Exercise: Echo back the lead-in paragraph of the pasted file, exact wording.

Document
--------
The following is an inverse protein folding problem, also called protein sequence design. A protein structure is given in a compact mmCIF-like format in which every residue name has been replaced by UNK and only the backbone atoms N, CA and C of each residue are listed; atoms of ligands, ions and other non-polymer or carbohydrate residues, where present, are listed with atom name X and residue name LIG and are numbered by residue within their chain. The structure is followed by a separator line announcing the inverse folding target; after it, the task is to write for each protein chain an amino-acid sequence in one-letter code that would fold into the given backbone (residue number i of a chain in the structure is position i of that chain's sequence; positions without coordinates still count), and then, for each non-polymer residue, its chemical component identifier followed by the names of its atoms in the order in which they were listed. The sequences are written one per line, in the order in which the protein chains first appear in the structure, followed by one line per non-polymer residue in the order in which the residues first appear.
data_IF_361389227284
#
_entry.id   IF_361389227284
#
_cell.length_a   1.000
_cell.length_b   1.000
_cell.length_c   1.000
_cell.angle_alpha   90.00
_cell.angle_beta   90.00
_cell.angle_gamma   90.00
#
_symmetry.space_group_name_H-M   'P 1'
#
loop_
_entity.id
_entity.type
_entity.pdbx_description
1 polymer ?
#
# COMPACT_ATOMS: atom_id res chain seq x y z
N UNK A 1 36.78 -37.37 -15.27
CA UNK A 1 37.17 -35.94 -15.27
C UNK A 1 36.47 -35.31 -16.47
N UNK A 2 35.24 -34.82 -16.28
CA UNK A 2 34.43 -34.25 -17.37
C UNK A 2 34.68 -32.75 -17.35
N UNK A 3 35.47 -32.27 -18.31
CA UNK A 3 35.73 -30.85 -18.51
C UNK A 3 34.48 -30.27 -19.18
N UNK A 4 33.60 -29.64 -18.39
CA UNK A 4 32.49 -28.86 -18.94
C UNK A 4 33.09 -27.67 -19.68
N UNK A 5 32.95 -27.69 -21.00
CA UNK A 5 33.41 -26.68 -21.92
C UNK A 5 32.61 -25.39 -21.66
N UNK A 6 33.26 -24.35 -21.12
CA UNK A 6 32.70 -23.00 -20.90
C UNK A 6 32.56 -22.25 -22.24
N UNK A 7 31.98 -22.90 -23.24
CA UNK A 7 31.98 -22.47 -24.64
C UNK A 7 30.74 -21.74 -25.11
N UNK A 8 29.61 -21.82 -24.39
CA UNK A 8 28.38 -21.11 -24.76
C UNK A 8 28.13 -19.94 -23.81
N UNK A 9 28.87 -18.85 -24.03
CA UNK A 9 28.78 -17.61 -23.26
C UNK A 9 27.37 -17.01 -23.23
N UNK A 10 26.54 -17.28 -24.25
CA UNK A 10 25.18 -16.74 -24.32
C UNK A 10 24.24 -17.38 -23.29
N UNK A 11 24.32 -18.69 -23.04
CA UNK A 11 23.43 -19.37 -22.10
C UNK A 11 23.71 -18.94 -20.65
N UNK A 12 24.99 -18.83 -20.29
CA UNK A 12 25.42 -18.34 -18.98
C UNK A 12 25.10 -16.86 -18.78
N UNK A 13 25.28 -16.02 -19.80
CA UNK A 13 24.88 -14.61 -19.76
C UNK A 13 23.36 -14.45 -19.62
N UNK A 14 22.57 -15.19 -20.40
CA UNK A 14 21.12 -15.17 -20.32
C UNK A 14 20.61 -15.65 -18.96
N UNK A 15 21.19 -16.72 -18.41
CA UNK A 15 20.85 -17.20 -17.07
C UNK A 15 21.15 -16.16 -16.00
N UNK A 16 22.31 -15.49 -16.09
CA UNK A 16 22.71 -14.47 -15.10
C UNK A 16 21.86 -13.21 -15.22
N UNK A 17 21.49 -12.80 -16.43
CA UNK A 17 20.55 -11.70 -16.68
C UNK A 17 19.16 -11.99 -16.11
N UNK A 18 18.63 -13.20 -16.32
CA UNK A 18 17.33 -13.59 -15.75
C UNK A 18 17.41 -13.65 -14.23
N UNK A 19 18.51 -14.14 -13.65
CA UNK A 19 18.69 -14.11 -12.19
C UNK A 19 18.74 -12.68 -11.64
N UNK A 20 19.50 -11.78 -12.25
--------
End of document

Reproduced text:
The following is an inverse protein folding problem, also called protein sequence design. A protein structure is given in a compact mmCIF-like format in which every residue name has been replaced by UNK and only the backbone atoms N, CA and C of each residue are listed; atoms of ligands, ions and other non-polymer or carbohydrate residues, where present, are listed with atom name X and residue name LIG and are numbered by residue within their chain. The structure is followed by a separator line announcing the inverse folding target; after it, the task is to write for each protein chain an amino-acid sequence in one-letter code that would fold into the given backbone (residue number i of a chain in the structure is position i of that chain's sequence; positions without coordinates still count), and then, for each non-polymer residue, its chemical component identifier followed by the names of its atoms in the order in which they were listed. The sequences are written one per line, in the order in which the protein chains first appear in the structure, followed by one line per non-polymer residue in the order in which the residues first appear.